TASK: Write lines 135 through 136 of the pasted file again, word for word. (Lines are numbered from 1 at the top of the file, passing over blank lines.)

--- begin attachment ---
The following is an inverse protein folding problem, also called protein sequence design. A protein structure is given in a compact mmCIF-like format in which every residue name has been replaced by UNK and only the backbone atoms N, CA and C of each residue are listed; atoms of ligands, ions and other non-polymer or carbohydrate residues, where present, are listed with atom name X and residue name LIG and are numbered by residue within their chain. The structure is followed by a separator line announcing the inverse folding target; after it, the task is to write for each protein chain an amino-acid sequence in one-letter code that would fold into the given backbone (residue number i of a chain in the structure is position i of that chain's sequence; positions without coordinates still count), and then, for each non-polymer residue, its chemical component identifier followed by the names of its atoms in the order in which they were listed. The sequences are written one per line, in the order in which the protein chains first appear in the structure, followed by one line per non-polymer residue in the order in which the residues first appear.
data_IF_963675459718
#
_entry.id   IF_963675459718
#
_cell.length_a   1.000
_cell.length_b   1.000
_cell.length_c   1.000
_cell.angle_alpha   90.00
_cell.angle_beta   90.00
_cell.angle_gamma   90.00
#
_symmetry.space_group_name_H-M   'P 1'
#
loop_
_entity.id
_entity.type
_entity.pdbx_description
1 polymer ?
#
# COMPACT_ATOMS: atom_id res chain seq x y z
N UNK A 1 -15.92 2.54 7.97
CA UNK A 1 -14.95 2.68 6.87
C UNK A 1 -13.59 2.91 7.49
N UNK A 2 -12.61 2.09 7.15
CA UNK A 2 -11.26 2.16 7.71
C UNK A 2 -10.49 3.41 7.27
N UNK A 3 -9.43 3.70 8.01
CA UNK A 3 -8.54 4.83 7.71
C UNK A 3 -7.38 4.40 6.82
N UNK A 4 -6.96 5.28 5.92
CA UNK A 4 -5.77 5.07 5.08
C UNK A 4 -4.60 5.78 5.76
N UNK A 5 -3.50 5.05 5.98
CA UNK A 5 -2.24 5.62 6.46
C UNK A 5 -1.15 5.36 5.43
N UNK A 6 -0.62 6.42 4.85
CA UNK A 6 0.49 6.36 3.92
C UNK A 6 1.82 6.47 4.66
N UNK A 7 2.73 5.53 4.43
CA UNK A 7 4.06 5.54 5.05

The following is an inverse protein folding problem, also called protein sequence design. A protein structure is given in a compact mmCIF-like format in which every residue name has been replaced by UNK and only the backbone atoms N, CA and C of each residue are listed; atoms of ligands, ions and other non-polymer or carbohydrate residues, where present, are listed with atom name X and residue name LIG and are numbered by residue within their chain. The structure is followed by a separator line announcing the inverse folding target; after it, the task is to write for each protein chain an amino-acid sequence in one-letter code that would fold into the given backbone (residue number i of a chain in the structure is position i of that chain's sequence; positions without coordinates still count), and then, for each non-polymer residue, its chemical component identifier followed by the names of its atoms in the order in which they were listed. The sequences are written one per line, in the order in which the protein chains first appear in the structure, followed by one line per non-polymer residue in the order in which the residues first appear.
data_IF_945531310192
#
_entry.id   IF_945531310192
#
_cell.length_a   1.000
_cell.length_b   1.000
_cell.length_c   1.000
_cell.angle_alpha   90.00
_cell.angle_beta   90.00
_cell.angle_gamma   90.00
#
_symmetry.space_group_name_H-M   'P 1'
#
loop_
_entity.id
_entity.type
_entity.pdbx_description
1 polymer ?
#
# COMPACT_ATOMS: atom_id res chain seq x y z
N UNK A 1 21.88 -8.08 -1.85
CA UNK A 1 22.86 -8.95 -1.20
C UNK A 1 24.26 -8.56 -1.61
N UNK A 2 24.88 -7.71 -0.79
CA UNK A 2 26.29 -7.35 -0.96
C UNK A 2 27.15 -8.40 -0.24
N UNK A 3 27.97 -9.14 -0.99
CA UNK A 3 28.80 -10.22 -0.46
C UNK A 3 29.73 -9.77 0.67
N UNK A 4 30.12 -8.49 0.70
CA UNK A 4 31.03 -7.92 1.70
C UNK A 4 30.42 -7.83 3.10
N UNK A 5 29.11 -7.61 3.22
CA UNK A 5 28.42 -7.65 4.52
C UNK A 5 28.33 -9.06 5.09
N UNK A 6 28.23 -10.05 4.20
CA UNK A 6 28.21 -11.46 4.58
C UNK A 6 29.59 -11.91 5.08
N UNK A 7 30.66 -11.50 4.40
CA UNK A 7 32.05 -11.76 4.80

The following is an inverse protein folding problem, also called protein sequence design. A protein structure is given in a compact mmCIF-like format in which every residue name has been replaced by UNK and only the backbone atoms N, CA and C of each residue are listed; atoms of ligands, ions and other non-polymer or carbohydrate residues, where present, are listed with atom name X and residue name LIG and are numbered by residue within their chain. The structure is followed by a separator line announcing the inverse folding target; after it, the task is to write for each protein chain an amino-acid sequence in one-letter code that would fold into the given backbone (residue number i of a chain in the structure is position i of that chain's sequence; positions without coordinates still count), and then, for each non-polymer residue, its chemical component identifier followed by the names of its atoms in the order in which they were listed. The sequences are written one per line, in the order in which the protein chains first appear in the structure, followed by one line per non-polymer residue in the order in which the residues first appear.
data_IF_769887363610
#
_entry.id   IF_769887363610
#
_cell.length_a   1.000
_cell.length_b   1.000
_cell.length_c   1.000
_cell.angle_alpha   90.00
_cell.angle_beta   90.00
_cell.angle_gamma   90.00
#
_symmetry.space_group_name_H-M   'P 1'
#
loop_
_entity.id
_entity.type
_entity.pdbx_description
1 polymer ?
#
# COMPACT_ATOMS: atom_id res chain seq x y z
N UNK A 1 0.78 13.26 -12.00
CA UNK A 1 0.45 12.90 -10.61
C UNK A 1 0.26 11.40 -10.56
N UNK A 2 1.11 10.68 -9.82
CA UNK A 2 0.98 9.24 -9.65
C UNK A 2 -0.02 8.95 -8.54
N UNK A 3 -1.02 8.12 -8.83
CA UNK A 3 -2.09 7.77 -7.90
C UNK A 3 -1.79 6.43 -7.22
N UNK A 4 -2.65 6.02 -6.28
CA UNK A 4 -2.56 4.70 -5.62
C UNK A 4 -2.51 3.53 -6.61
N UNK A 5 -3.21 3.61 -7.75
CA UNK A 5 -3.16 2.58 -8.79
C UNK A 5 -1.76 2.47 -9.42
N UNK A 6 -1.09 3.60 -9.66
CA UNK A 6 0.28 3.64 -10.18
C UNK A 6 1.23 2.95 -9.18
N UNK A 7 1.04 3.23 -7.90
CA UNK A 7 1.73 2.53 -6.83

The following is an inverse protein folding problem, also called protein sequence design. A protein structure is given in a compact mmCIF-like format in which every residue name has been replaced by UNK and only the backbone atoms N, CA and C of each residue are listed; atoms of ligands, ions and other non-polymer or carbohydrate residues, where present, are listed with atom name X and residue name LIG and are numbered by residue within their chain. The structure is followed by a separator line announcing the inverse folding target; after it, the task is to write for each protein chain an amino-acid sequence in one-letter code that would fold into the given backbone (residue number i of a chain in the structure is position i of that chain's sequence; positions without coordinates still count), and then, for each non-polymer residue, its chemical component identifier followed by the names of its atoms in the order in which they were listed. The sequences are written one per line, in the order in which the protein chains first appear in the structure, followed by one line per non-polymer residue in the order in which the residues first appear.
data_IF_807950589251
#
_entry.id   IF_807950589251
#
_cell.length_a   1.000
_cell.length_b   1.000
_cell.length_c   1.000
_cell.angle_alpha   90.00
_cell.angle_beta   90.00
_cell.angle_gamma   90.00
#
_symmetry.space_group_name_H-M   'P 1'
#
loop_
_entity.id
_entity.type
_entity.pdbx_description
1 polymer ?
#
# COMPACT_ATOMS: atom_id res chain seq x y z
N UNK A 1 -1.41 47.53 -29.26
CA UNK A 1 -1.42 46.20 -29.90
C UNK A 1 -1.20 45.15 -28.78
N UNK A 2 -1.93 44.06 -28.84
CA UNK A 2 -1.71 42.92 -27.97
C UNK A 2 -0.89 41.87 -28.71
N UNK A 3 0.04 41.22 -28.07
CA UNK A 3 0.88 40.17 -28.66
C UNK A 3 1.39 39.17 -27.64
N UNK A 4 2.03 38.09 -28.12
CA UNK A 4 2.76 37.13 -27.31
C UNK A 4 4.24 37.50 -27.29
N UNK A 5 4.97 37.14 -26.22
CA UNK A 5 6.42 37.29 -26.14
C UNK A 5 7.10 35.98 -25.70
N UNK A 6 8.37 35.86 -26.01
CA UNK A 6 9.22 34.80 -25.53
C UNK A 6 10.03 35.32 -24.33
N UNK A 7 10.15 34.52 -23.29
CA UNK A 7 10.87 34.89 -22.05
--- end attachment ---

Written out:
#
_symmetry.space_group_name_H-M   'P 1'